Three volumes of The Great Migration Begins: Immigrants to New England, 1620-1633, and seven volumes of the “second series” Great Migration: Immigrants to New England, 1634-1635, have been published since 1995. Two “spin-off” volumes – The Pilgrim Migration: Immigrants to Plymouth Colony, 1620-1633, and The Winthrop Fleet: Massachusetts Bay Company Immigrants to New England, 1629-1630, containing reprints with some updating of the subject families that first appeared in Great Migration Begins – have also been issued. Continue reading The Great Migration Study Project: a primer, Part Two
My maternal grandmother kept stationery boxes stuffed with letters and calling cards from the guests at my parents’ wedding in 1959. It’s interesting to see who was invited, since my mother’s wedding album only hints at who was there. Among the RSVPs is one from my father’s step-grandmother, who said she was coming from Florida: there is no hint of her in the album, but perhaps she was at the wedding. (I only met her once, unfortunately, although she died as recently as 2000.) Continue reading Organizing a family reunion: Part Five
In a recent blog post on preparing a project for publication, Scott Steward targeted that essential shift in thinking that must occur as you translate your research project into a writing project. And he pointed out how important it is to write a table of contents . . . and a title.
After talking at length with attendees at our Writing and Publishing Seminar about their projects, I realized that TOCs and titles figured large in those conversations. So here are three more thoughts on the topic: Continue reading Further thoughts on preparing your genealogical project for publication
I have access to every book, microfilm and manuscript in the NEHGS library, but because I don’t actually work in the building (I work from home, generally on a 3 pm to 3 am schedule), I have to rely on the staff at the library to make copies. Fortunately, with so many books available on-line these days, I have been accumulating my own mini-digital library using google, archive.org, and openlibrary.org. Each of these has limitations of one kind or another – e.g., poor quality of digitizing, page numbers that don’t match, lack of indexing, wait time to borrow, inability to print, etc. Continue reading Using the HathiTrust Digital Library
Robert Frost’s famous poem, The Road Not Taken, begins with his contemplation of “two roads diverg[ing] in a yellow wood,” and his indecision about whether to follow one path or the other. In the end, the author chooses what he deems “the path less traveled by.” Yet one must wonder whether another option was available? What about a possible third (or fourth or fifth) road? What about roads that have yet to be created? Sometimes, when conducting genealogical research, one must be aware of the possibility of other roads, as the mechanisms for knowing whether they exist may not yet have been developed. Occasionally, then, one must be willing to get off the known path to explore other, hidden roads. Continue reading Traditional research techniques – and new ones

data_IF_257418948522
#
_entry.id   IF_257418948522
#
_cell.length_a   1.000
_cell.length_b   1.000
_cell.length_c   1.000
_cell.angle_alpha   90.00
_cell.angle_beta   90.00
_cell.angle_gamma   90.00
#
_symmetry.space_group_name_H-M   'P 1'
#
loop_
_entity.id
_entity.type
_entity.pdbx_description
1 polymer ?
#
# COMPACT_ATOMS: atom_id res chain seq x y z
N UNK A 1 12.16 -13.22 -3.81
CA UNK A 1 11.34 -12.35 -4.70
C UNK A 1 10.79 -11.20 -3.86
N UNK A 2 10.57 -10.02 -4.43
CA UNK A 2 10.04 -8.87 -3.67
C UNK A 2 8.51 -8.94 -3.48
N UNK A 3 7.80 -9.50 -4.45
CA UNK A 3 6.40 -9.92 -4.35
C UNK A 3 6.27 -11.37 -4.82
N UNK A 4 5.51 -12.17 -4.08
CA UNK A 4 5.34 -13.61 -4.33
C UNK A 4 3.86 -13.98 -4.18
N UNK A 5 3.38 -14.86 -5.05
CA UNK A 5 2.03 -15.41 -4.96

In a few days, Vita Brevis will have published one hundred blog posts. Thinking back to about a year ago, when the subject of the blog was first broached, I can say that I only thought through the mechanics of preparing and posting the first half-dozen; everything after that seemed quite remote!
What can one say about the blog, circa May 2014? After a little more than five months in existence, it has played host to thirty-four bloggers, writing on topics as disparate as RootsTech 2014, the love troubles of William Norton in 1649, the antics of the Puddingstone Club in the early twentieth century, how best to use the NEHGS catalogue from home, an historical image Smack Down! between Google and Bing, and a list of the ships in the Winthrop Fleet in 1629–30. Continue reading One hundred posts on Vita Brevis
Even as the Massachusetts Bay Company was establishing itself in New England in 1630, another London-based joint-stock company, the Providence Island Company, was beginning its settlement project on a small Caribbean island off the coast of Nicaragua. The Providence Island Company was also led by Puritan gentlemen, such as the Earl of Warwick, Lord Saye and Sele, and Lord Brooke. Such men were wealthier and of much higher social status than most of the Massachusetts Bay Company members. Continue reading From company to colony
In my role as Technical Services Manager for the NEHGS library, one of my responsibilities is to develop and maintain the library collection. The library has a diverse collection of print and online books, microfilm, cd-roms, and databases to help with your genealogical research.
Some facts about the current collection, which is searchable through our library catalog (please note, these numbers do not include the contents of our R. Stanton Avery Special Collections): Continue reading The NEHGS library collection, 2013-2014
Readers have asked for a more detailed inventory of the Early New England Families Study Project sketches. The following list includes all sketches that have been uploaded to the website: Continue reading An enhanced Early New England Families inventory
Four years before Eliot was born, his father – Harry, a Jewish immigrant from Lithuania – founded the Massachusetts Lime and Cement Company, later re-named Massachusetts Lumber, in Cambridge, Massachusetts. Continue reading The Eliot Snider Papers